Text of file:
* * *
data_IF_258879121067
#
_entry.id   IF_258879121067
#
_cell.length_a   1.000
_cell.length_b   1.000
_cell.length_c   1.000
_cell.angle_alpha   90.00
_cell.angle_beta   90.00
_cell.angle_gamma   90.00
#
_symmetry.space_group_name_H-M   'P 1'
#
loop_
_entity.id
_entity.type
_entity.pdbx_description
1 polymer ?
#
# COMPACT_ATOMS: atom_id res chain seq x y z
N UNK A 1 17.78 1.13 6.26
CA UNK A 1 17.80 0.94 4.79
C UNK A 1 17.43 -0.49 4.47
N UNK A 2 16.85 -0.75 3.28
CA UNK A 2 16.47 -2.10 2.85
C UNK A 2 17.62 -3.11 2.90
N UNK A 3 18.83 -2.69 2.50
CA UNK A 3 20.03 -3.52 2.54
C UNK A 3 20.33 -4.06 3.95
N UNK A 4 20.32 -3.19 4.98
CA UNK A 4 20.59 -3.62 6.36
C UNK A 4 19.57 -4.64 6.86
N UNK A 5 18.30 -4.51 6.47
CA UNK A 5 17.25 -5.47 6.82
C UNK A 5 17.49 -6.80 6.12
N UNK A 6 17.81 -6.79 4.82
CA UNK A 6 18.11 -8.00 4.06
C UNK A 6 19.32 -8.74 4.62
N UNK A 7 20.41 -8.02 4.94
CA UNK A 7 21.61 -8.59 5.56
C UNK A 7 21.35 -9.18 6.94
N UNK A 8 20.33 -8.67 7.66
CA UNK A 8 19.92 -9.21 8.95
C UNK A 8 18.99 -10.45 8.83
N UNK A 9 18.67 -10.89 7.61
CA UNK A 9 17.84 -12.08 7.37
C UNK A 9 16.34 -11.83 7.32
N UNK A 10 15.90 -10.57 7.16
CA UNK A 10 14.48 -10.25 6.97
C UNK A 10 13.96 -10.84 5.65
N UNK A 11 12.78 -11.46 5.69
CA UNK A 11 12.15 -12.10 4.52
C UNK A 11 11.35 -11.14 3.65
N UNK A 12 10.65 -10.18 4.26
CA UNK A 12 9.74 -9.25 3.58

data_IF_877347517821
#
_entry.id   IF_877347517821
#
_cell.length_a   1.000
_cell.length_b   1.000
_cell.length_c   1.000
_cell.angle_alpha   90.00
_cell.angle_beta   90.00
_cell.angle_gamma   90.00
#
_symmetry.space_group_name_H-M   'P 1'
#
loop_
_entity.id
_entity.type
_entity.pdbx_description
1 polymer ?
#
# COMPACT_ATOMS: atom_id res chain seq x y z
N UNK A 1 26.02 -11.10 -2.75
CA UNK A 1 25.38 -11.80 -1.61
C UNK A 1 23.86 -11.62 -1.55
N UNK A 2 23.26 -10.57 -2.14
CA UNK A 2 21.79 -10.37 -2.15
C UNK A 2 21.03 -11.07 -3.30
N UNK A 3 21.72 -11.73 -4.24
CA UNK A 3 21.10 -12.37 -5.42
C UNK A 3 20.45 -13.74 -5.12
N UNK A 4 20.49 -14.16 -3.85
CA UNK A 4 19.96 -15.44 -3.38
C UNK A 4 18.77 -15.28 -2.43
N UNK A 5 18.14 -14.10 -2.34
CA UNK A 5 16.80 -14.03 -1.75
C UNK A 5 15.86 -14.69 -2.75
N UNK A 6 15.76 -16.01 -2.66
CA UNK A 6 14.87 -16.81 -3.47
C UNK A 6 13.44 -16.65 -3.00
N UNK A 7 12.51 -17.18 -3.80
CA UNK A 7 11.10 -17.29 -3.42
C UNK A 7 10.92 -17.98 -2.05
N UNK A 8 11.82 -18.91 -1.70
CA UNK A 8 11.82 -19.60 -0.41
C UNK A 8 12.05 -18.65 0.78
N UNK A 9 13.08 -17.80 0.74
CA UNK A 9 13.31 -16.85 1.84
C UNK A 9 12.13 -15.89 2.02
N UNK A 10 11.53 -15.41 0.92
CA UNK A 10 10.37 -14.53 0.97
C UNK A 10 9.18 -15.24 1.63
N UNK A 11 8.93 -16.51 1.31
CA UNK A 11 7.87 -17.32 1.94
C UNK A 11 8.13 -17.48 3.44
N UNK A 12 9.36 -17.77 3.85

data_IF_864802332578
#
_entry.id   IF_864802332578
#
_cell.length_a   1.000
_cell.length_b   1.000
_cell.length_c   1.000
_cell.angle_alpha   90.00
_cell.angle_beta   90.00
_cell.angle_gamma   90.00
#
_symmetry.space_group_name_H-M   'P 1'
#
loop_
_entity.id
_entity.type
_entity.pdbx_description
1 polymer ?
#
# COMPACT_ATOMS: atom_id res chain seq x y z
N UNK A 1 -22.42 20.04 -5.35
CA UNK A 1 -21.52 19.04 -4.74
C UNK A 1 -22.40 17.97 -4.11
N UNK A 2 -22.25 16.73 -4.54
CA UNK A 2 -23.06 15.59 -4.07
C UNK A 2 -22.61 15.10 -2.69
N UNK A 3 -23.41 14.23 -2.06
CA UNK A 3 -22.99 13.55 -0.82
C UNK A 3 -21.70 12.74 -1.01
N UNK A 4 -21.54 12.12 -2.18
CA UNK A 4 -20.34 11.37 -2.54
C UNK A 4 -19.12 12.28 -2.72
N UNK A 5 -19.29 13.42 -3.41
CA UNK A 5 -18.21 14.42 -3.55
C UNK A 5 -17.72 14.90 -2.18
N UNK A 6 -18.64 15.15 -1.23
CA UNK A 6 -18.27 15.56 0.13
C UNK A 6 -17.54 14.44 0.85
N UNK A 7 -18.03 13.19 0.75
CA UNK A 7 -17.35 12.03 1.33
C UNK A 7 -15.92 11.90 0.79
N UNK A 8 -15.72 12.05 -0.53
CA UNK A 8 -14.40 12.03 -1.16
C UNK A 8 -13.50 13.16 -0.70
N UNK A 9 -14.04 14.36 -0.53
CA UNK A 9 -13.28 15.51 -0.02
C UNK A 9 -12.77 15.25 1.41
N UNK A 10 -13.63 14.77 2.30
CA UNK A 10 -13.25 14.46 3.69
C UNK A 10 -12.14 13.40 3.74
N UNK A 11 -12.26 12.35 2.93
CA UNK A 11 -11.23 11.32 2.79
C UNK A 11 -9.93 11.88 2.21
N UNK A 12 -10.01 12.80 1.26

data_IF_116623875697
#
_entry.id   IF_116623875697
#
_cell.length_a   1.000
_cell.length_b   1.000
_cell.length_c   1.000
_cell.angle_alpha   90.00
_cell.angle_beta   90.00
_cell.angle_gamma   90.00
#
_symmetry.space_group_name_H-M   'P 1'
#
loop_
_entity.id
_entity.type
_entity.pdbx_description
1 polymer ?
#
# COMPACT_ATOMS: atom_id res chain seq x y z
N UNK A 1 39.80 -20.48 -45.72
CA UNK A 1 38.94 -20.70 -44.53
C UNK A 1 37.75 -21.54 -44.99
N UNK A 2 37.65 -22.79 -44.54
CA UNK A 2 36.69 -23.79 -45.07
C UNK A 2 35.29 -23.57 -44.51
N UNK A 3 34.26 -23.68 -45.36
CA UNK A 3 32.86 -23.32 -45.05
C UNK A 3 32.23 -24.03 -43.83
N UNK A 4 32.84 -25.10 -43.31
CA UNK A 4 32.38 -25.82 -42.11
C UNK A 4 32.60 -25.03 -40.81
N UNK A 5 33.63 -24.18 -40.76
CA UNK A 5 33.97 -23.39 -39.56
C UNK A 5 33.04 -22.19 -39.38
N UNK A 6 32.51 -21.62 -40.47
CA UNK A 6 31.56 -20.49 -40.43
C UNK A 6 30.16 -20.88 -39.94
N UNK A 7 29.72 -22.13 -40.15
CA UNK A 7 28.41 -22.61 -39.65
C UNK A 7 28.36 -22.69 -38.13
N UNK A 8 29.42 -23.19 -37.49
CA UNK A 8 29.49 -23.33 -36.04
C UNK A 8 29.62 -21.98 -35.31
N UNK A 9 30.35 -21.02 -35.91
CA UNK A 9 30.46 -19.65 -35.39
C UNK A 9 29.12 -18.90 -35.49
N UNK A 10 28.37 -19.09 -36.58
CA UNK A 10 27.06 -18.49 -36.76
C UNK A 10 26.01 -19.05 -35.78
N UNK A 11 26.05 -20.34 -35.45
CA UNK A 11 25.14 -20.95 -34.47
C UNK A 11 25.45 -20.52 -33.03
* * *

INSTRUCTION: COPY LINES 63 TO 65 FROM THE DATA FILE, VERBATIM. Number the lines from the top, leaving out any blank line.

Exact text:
_cell.angle_alpha   90.00
_cell.angle_beta   90.00
_cell.angle_gamma   90.00